2021 Reading

It’s been a weird year for me both writing-wise and reading-wise. Wrote a novella, had a prose crisis, took three months off to read and study, still had a prose crisis, read some more, and did a particularly aggressive tearing down of my own writing.

Prose out of crisis, 32 books later.

Which is… unusual. I stopped reading much in high school, when I developed a particularly nasty short attention span. I’ve read more published fiction this past year than I have between 2010-2020. I don’t really know how to feel about that.

So, naturally, I should have some thoughts on the books I’ve read, right? I do, sort of. I’m a very neutral person and as a result, I don’t really have any strong feelings toward the majority of the books I’ve read this year. I do have some favourites I want to highlight, though.

Actually, let’s preface this a bit first and get this out of the way: I hate star rating books. I find them completely useless and actively detrimental to the work. Star ratings are for products with a single purpose, not a work of art that is meant to instill a reaction.

Reviews are similarly weird. There are plenty of works that I enjoyed that I wouldn’t recommend and others that were very, very good works of fiction and I would recommend them, but I didn’t enjoy them (because, sometimes, that’s how fiction works – sometimes the work is not meant to be enjoyed because it handles topics that are inherently unpleasant). The truth is that our relationship to fiction is not a linear scale; we should be able to evaluate our enjoyment of something and the execution of it on a nuanced plane. Whether I personally enjoyed something is not necessarily the same criteria as whether I thought a work was good.

And frankly, even when I did enjoy the thing, there very well might be a ton of caveats because of content or even the work experimenting with something that makes it less accessible.

Mind, I really only actively disliked two books this year. I have a high and complex threshold for what I enjoyed and what I deem my favourites. And honestly I don’t think I read anything bad this year, either. Personal tastes are weird like that.

I think what happens is that we want someone to tell us what to think about pieces of media. Quick, easy answers to “what x good or bad?” And maybe you do think about your media in that way, that you do need some sort of clear, delineating categories to explain your tastes, your likes and dislikes. But I think it’s also useful to acknowledge that you may not even know if you’ll enjoy the work until you’ve completed it. I tend not to make judgement on a work until I’ve finished, not because I’m holding out but because I genuinely need to know how it handles its arcs and lands on its ending before I can decide whether I enjoyed it or whether I thought it was good (which, as I pointed to above, are different things).

I’m not a big fan of reading fluff (there’s nothing wrong with that, I’m just not a fan, personally). You could throw all my favourite tropes at me, but that doesn’t inherently mean I’ll love it. There needs to be more and that “more” means I can’t make judgement without considering the whole work. And honestly, in doing that? I’ve discovered more work I’ve enjoyed that I wouldn’t have otherwise. This was a year of turning off my “I need to be enjoying the book from the start” part of my brain, and I’m glad I did.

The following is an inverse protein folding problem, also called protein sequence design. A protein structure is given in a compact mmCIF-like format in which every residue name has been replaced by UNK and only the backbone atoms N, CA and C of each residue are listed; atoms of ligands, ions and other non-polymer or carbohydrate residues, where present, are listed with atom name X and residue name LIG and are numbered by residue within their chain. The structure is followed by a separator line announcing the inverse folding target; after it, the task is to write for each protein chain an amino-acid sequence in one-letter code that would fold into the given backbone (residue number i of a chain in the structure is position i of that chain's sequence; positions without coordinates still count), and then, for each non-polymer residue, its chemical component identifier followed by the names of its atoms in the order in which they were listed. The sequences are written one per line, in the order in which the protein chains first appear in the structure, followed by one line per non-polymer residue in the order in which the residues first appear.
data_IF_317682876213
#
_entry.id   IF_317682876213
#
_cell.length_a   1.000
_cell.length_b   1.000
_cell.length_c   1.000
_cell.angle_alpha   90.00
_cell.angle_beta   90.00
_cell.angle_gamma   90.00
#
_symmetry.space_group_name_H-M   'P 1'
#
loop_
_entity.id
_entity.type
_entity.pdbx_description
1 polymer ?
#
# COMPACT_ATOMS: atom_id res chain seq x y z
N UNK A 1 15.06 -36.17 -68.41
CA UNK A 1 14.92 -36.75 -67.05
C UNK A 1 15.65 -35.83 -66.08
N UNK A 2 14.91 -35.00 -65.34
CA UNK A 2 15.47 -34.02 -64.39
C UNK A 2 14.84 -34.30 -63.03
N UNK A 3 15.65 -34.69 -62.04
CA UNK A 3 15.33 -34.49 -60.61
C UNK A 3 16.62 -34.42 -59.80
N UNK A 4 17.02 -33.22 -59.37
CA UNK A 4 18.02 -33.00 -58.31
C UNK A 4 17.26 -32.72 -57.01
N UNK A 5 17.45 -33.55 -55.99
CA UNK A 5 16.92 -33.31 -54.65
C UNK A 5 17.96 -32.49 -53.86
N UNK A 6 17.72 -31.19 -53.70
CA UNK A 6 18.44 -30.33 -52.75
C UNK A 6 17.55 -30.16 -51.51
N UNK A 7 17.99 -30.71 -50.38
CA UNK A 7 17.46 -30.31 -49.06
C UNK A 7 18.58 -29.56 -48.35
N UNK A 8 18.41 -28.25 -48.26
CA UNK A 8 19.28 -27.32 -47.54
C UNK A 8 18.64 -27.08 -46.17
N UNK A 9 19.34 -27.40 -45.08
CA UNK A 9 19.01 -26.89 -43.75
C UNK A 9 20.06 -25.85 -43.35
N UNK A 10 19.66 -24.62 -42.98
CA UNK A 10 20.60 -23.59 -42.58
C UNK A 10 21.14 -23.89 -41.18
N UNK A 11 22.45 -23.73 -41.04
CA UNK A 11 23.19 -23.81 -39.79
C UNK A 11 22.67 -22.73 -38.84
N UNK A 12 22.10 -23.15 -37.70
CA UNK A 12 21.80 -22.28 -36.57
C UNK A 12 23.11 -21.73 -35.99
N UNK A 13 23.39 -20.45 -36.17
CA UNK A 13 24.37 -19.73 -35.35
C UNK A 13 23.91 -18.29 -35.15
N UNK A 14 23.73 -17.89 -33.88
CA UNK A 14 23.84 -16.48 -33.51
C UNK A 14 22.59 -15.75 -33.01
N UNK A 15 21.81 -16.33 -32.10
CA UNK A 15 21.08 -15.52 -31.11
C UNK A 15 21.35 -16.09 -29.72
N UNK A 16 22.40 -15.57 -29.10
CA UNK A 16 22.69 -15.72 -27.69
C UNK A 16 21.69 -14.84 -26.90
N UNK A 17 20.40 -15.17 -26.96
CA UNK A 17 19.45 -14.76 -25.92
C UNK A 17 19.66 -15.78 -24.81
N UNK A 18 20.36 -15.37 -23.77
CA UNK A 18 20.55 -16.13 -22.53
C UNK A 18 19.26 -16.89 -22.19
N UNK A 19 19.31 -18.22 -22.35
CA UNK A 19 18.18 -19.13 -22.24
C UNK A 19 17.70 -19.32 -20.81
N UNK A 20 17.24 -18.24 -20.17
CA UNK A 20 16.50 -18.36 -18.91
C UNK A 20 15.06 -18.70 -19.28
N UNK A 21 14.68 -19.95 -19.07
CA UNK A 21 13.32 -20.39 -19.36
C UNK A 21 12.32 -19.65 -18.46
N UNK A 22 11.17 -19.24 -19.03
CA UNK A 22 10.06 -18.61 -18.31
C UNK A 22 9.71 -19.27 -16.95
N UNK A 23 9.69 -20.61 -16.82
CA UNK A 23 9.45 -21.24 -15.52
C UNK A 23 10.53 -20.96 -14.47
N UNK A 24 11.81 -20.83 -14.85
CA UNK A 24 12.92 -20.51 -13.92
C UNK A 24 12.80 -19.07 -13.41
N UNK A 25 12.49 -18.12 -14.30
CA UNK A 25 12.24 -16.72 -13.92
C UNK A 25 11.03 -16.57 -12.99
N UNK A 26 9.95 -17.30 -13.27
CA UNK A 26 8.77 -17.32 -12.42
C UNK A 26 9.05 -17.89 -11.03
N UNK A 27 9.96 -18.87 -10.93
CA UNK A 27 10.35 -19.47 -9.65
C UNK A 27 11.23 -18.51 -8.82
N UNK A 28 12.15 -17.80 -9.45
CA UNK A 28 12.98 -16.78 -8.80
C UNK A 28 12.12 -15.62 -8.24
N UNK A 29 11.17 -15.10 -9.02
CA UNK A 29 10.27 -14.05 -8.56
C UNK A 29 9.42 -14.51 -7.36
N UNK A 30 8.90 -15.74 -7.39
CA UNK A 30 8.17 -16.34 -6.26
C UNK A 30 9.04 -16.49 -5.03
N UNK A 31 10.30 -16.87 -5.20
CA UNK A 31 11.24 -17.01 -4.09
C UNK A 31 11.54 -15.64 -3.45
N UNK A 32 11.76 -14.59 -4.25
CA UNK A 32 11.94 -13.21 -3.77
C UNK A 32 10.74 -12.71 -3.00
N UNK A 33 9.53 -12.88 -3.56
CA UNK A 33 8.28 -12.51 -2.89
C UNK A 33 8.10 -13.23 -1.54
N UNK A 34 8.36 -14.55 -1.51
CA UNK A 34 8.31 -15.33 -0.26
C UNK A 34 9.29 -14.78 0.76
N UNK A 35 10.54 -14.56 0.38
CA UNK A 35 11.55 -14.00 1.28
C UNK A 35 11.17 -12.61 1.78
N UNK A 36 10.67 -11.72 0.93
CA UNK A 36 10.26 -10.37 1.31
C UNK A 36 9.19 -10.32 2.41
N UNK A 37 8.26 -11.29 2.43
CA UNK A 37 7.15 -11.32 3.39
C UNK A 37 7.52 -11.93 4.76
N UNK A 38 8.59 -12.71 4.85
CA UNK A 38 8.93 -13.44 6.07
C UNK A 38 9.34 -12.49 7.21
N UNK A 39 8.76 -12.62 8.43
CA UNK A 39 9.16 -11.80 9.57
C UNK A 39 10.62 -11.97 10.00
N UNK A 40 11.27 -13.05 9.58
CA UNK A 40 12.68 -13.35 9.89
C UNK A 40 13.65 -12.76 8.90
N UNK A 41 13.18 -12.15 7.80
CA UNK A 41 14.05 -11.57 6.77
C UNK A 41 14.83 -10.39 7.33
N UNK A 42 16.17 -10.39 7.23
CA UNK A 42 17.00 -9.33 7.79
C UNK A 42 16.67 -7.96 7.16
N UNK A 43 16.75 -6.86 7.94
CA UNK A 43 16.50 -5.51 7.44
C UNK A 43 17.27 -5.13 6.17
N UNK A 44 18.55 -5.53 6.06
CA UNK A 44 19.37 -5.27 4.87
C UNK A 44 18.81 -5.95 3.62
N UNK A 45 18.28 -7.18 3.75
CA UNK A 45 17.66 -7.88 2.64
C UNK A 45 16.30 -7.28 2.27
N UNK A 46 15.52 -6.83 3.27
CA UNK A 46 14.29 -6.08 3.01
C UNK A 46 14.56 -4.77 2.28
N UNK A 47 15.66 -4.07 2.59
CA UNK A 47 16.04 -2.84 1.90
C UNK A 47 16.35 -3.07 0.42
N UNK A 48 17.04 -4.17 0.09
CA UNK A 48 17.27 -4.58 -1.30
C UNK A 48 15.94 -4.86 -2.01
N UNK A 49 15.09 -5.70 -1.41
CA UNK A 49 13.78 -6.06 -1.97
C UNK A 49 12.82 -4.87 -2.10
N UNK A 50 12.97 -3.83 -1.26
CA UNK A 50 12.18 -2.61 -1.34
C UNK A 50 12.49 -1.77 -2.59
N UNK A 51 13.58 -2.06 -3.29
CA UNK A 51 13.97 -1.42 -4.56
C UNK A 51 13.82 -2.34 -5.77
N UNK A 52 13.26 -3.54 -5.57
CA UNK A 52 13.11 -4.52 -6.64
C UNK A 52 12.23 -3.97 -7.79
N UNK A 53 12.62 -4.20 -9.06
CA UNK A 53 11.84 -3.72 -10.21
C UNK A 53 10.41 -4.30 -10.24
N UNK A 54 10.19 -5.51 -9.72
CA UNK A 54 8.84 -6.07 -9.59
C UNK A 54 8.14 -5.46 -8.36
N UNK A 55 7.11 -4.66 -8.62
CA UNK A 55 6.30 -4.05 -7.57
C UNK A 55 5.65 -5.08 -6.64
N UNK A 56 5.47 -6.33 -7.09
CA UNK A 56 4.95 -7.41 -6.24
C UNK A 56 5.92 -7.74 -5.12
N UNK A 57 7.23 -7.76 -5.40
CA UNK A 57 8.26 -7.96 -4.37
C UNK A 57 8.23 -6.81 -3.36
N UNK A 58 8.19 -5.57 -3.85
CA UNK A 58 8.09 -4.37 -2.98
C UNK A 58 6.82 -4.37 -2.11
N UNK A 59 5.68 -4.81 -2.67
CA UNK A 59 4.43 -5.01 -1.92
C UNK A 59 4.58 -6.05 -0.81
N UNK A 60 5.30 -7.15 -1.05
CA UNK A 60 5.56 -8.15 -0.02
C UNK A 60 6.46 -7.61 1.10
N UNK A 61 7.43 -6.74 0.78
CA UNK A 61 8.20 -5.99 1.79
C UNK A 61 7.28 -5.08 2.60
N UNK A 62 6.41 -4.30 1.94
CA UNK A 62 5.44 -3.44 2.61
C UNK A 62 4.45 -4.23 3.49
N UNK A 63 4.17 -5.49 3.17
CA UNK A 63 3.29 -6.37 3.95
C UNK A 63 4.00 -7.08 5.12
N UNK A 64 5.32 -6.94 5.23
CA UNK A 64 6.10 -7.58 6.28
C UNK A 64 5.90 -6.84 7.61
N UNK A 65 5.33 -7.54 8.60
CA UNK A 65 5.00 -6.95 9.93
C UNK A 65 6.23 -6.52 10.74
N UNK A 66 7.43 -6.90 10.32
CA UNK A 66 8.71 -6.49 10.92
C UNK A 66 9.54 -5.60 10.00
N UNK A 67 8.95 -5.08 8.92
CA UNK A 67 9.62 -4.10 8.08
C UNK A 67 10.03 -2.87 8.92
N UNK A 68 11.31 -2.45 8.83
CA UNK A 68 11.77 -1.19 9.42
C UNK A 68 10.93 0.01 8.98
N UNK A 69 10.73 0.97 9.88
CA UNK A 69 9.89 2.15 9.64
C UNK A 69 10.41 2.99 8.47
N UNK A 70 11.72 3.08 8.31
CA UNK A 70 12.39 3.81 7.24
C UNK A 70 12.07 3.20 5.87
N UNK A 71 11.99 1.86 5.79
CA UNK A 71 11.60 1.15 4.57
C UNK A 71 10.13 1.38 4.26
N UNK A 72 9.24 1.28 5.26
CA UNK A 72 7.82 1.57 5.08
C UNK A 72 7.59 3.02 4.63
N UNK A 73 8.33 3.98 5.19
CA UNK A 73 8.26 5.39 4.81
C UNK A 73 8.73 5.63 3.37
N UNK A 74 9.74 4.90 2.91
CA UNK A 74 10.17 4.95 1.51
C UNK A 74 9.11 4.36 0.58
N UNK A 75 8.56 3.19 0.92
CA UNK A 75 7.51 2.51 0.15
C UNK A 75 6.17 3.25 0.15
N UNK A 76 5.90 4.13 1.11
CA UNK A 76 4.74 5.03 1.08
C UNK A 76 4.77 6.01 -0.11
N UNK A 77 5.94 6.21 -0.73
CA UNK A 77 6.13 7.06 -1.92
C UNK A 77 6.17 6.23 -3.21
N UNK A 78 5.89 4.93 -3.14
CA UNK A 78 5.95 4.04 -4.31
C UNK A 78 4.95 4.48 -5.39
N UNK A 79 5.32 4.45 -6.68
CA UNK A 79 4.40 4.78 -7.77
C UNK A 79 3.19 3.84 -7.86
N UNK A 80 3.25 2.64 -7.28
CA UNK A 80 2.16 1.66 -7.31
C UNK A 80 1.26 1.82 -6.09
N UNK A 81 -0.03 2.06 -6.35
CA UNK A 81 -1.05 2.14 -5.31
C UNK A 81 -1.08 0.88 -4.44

But, anyway, let’s get to it:

Favourite books

A MEMORY CALLED EMPIRE and A DESOLATION CALLED PEACE by Arkady Martine

PIRANESI by Susanna Clarke

These first two fall under “exactly the kind of media that I love everything about” while the next two are more under “I really enjoyed these but I have some complicated feelings toward them and I don’t know if I’d classify them as fun but I absolutely cannot get them out of my head.”

AGENTS OF DREAMLAND, BLACK HELICOPTERS, and THE TINDALOS ASSET by Caitlín R. Kiernan

VITA NOSTRA by Marina and Sergey Dyachenko

Books I enjoyed

  • EMPRESS OF FOREVER by Max Gladstone
  • HORRORSTÖR by Grady Hendrix
  • THE WITNESS FOR THE DEAD by Katherine Addison
  • THE ATROCITIES by Jeremy C. Shipp
  • CHILLING EFFECT and PRIME DECEPTIONS by Valerie Valdes
  • THE HAUNTING OF TRAM CAR 015 by P. Djèlí Clark
  • ANNIHILATION by Jeff VanderMeer

Books read in 2021:

  • THE SPY WHO CAME IN FROM THE COLD by John le Carré
  • RIOT BABY by Tochi Onyebuchi
  • THE SURVIVAL OF MOLLY SOUTHBORNE by Tade Thompson
  • THE ATROCITIES by Jeremy C. Shipp
  • CHILLING EFFECT by Valerie Valdes
  • PRIME DECEPTIONS by Valerie Valdes
  • A MEMORY CALLED EMPIRE by Arkady Martine
  • A DESOLATION CALLED PEACE by Arkady Martine
  • FIREHEART TIGER by Aliette de Bodard
  • THE HAUNTING OF TRAM CAR 015 by P. Djèlí Clark
  • YELLOW JESSAMINE by Caitlin Starling
  • BURNING ROSES by S.L. Huang
  • THE EMPRESS OF SALT AND FORTUNE by Nghi Vo
  • WHEN THE TIGER CAME DOWN THE MOUNTAIN by Nghi Vo
  • AGENTS OF DREAMLAND by Caitlín R. Kiernan
  • BLACK HELICOPTERS by Caitlín R. Kiernan
  • THE TINDALOS ASSET by Caitlín R. Kiernan
  • HORRORSTÖR by Grady Hendrix
  • TIGANA by Guy Gavriel Kay
  • VITA NOSTRA by Marina and Sergey Dyachenko
  • EMPRESS OF FOREVER by Max Gladstone
  • THE STRANGE CASE OF DR. JEKYLL AND MR. HYDE by Robert Louis Stevenson
  • ROADSIDE PICNIC by Boris and Arkady Strugatsky
  • A SWIM IN A POND IN THE RAIN by George Saunders (non-fic)
  • THE BLACK TIDES OF HEAVEN by Neon Yang
  • THE RED THREADS OF FORTUNE by Neon Yang
  • THE DESCENT OF MONSTERS by Neon Yang
  • THE ASCENT TO GODHOOD by Neon Yang
  • THE CASE AGAINST SATAN by Ray Russell
  • ANNIHILATION by Jeff VanderMeer
  • THE ANNUAL MIGRATION OF CLOUDS by Premee Mohamed
  • PIRANESI by Susanna Clarke
  • THE WITNESS FOR THE DEAD by Katherine Addison

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